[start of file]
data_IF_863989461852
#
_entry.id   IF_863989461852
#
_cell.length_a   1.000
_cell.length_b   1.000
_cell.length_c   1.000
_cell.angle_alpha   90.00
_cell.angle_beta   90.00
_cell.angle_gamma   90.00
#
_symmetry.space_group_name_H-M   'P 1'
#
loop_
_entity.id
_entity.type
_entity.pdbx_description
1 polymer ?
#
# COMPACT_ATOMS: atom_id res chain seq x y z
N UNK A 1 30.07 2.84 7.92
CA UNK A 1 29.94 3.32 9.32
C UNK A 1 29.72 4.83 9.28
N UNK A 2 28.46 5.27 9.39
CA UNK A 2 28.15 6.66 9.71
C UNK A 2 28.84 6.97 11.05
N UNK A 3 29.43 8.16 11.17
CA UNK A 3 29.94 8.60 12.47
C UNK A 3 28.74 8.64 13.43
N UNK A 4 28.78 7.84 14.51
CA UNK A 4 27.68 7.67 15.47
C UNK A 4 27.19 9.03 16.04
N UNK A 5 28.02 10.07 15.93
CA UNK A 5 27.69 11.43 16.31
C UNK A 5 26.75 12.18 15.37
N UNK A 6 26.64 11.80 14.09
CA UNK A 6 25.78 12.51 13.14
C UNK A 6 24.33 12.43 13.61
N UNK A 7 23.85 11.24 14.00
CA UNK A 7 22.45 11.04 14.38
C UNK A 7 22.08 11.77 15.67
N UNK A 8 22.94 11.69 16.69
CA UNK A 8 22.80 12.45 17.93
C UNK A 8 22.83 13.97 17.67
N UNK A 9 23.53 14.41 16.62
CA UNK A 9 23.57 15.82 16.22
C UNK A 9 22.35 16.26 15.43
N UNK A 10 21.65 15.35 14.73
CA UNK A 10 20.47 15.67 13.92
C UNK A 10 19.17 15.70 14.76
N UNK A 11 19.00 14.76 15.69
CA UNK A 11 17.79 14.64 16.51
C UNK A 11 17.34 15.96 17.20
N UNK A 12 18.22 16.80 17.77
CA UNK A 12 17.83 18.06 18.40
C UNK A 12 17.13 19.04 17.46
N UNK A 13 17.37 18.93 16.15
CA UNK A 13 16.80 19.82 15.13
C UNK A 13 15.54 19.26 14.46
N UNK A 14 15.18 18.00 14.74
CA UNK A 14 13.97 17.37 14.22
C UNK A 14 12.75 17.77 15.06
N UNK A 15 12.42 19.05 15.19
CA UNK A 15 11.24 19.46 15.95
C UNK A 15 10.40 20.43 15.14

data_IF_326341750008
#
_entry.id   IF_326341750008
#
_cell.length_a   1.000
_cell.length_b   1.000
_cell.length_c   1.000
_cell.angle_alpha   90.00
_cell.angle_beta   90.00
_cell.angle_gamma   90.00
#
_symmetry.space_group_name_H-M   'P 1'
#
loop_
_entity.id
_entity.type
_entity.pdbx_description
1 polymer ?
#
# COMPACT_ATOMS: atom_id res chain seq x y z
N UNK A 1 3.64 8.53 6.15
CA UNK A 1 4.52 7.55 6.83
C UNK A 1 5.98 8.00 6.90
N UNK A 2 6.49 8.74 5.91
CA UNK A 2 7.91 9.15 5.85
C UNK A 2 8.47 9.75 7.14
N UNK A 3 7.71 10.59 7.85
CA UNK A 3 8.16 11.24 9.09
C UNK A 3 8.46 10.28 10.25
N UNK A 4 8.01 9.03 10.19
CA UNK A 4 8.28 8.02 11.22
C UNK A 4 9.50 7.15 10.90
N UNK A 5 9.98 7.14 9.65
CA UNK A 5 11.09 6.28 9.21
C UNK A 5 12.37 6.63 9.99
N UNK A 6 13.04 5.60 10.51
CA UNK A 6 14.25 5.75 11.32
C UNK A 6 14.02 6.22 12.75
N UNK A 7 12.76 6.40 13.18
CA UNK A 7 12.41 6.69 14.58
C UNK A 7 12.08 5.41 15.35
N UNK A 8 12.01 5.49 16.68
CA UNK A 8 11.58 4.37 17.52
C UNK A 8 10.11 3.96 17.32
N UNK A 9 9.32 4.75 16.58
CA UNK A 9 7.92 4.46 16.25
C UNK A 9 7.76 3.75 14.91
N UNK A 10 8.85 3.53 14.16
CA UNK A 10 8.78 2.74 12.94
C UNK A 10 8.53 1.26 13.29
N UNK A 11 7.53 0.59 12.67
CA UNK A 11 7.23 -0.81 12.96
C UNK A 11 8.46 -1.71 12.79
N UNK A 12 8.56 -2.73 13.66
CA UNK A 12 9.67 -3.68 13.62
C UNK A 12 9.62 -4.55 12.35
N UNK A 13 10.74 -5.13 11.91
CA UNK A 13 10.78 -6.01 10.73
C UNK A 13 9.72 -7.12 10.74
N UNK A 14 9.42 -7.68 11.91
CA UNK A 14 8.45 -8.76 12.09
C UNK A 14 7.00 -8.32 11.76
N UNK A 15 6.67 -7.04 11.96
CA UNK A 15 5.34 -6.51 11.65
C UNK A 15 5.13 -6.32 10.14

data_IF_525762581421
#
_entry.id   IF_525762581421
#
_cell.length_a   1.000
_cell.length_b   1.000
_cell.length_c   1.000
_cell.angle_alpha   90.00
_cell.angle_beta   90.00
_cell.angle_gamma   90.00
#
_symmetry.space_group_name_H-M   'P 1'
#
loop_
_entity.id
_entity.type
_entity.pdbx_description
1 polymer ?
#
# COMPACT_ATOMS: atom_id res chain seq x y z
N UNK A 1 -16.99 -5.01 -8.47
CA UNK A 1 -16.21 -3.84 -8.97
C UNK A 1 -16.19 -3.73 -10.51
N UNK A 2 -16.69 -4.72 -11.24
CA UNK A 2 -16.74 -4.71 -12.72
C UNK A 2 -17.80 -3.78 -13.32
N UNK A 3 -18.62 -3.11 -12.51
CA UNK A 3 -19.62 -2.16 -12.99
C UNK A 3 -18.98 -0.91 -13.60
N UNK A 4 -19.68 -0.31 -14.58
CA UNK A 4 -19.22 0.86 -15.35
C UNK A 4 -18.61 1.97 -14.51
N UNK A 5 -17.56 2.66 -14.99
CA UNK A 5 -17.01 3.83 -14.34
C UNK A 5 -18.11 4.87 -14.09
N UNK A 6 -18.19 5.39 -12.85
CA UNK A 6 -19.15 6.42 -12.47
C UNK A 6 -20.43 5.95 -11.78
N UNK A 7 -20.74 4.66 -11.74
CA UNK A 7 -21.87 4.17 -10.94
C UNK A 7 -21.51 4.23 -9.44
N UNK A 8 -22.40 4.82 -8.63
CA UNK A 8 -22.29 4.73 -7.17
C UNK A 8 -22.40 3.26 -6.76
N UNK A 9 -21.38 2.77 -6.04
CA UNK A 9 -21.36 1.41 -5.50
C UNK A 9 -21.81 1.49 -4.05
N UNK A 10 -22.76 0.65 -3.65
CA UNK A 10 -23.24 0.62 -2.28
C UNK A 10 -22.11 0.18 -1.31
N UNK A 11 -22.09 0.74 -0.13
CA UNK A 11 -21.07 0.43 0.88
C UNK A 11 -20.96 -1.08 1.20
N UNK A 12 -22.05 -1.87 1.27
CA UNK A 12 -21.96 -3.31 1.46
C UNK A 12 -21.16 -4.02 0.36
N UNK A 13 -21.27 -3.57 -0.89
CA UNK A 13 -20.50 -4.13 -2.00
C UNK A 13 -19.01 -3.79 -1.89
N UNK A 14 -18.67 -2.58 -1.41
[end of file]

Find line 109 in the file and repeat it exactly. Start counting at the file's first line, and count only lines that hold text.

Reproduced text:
C UNK A 8 10.11 3.96 17.32